As a preface, it is important to point out that there is no evidence to support the claims made by your source. In fact, a large body of scientific literature suggests that the maximum amount of protein we can utilise is about 2.0 g/kg/day (0.9 g/lb/d), with approximately 1.5-1.6 g/kg/d (~0.7 g/lb/d) being optimum for most strength, power, and endurance athletes. This matter is discussed in greater length here.
Most people who follow such high protein diets do indeed use supplementation, since it is by far the easiest way to meet their protein goals. However, it is entirely possible to attain that same protein through whole- rather than refined foods. Being ovo-vegetarian (or ‘eggetarian’) presents further challenges, too, but those challenges are not insurmountable. The principle problem is that plant protein is always accompanied by significant quantities of starch, fibre, and water, and that means that it is necessary to eat a larger volume of food. This can be a problem for those who do not have a large appetite. Furthermore, plants tend to have significantly lower proportions of one or more essential amino acids, and we must therefore eat a broad variety of different classes of plant, such that the amino acids that are scarce in one are abundant in the other, and vice versa. This is normally not a problem for anyone who eats a diversity of foods, but again, it can present a challenge to fussy eaters.
The key, therefore, is to identify which plant-based foods have higher protein contents, and to eat a broad variety of those foods. It is optimum to combine foods that complement each other in a single meal—a practice known as protein complementation—but not necessary. Provided that our overall consumption includes appreciable amounts of each essential amino acid, the benefits are similar. Of course, as an ovo-vegetarian, plant-based meals may be combined with eggs, or supplemented with ovalbumin.
From the source above, the classes of food that should be combined are as follows:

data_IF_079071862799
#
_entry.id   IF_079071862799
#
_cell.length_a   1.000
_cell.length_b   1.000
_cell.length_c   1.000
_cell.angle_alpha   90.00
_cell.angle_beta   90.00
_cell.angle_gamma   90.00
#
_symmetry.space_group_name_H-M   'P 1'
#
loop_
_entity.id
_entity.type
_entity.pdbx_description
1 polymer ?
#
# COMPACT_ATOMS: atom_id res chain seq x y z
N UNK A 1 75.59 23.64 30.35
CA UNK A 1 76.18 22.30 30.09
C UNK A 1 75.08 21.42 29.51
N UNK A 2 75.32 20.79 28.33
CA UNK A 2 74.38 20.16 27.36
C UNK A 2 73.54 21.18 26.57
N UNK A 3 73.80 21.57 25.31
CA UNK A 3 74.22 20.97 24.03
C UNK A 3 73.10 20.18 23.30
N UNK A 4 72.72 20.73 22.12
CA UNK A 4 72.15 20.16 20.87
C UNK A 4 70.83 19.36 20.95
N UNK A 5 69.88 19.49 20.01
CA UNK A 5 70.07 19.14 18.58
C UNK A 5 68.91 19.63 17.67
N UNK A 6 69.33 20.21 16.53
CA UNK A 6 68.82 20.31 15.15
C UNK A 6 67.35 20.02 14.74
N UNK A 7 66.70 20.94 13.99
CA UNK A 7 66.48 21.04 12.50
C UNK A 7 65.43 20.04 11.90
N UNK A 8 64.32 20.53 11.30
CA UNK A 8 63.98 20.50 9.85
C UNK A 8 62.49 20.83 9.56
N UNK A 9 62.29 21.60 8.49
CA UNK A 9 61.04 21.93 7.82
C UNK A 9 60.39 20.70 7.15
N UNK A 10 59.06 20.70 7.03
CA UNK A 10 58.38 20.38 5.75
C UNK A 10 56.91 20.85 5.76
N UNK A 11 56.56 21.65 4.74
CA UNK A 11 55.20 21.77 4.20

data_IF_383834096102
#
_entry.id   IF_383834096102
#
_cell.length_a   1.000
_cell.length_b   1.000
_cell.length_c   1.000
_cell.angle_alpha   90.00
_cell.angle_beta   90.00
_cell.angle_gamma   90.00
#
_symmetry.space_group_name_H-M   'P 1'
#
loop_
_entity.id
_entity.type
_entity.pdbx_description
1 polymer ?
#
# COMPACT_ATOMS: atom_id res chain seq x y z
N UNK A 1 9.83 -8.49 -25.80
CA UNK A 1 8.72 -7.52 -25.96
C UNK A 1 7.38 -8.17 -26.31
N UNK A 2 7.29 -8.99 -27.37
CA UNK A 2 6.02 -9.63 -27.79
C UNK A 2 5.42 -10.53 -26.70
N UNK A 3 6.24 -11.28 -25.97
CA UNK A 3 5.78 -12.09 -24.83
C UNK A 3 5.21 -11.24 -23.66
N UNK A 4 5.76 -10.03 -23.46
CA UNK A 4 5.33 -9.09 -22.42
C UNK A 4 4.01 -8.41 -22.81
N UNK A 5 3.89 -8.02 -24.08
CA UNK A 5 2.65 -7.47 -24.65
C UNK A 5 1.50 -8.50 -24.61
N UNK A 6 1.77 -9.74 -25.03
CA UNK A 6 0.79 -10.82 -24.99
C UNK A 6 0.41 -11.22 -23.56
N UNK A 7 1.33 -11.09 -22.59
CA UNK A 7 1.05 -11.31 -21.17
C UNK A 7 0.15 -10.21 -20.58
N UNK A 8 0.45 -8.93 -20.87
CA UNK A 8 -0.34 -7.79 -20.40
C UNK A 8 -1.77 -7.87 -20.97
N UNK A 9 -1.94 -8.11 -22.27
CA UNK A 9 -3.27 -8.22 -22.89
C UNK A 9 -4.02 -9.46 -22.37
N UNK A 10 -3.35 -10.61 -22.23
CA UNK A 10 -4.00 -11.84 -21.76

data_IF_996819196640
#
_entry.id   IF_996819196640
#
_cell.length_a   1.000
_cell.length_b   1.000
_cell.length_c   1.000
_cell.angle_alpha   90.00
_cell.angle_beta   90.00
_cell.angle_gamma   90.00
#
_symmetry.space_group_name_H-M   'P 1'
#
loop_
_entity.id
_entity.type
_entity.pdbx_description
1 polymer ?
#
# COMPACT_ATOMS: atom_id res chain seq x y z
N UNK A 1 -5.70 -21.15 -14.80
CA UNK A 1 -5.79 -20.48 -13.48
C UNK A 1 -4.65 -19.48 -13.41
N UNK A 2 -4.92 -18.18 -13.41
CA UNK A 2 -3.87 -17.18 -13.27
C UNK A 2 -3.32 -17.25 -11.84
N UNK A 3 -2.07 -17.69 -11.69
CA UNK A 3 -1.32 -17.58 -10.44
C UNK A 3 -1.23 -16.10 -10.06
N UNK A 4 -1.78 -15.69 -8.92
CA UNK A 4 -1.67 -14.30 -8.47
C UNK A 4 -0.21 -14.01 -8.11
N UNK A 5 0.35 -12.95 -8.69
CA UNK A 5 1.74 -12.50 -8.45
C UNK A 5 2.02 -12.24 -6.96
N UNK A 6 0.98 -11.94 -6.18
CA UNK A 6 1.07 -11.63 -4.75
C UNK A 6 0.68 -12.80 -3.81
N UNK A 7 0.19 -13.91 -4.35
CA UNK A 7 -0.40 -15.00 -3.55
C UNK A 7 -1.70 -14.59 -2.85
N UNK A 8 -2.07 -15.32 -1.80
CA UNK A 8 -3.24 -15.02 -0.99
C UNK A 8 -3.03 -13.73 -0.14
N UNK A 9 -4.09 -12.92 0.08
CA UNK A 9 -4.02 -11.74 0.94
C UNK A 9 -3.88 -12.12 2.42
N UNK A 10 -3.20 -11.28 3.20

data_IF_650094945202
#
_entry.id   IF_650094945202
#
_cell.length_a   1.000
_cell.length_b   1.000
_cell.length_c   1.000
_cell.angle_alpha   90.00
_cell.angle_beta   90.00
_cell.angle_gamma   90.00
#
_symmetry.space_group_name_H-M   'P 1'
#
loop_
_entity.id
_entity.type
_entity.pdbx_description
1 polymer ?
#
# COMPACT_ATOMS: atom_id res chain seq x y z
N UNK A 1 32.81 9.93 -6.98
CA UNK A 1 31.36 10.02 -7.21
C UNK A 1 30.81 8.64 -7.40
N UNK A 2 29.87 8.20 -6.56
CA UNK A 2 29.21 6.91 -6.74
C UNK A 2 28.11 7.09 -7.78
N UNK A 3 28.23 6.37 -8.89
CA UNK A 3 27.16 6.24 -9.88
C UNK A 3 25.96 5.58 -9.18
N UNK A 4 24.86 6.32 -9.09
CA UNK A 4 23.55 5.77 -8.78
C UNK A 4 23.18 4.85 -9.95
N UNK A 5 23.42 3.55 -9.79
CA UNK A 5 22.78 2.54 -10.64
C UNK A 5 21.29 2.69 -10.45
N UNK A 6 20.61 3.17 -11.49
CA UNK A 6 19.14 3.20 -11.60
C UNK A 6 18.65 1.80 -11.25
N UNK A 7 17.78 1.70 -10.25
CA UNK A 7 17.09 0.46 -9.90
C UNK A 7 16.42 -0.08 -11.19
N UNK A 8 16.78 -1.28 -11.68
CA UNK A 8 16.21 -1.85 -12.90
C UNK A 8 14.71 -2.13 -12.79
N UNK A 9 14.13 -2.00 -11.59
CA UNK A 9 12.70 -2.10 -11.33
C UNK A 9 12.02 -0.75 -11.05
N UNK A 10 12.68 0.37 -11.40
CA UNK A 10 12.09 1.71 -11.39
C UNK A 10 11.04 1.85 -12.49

Class Scarce amino acids Complement
Legumes Methionine Grains, nuts/seeds
Grains Lysine, threonine Legumes
Nuts/seeds Lysine Legumes
Vegetables Methionine Grains, nuts/seeds
Corn/maize Tryptophan, lysine Legumes
Some plant foods such as soy, quinoa, and amaranth contain appreciable quantities of all of the essential amino acids, and are therefore described as having higher protein quality. However, it is important to point out that provided the amino acids are present in combination, the quality of plant protein is identical to that of meat.
If a broad variety of protein-rich plant-based foods are consumed, total protein consumption can be calculated in exactly the same manner as normal, summing the individual protein contents of each component food.
Some common protein-dense plant-based foods are listed below.
Food Approximate protein/100 g
Peanuts, raw 25.8 g
Wheat germ 23.1 g
Tofu, firm 15.8
Bread, multigrain 13.4 g
Shredded wheat 11.4 g
Lentils, brown 9.0 g
Chickpeas 8.9 g
Quinoa 4.4 g
Amaranth 3.8 g
Sweet corn 3.3 g
Rice, white long-grain 2.7 g
Broccoli 2.4 g
These data are sourced from SELFNutritionData. It should be noted that data vary greatly between different sources, reflecting varieties, seasonal variation, and different testing protocol.
Eating a variety of different foods, spacing your meals, and if necessary complementing your plant sources with eggs and/or ovalbumin, high-quality protein intake of above 100 grams is entirely achievable. But as stated at the beginning of this post, it is unnecessary for all but the most extreme (endurance) athletes.
I hope that helps.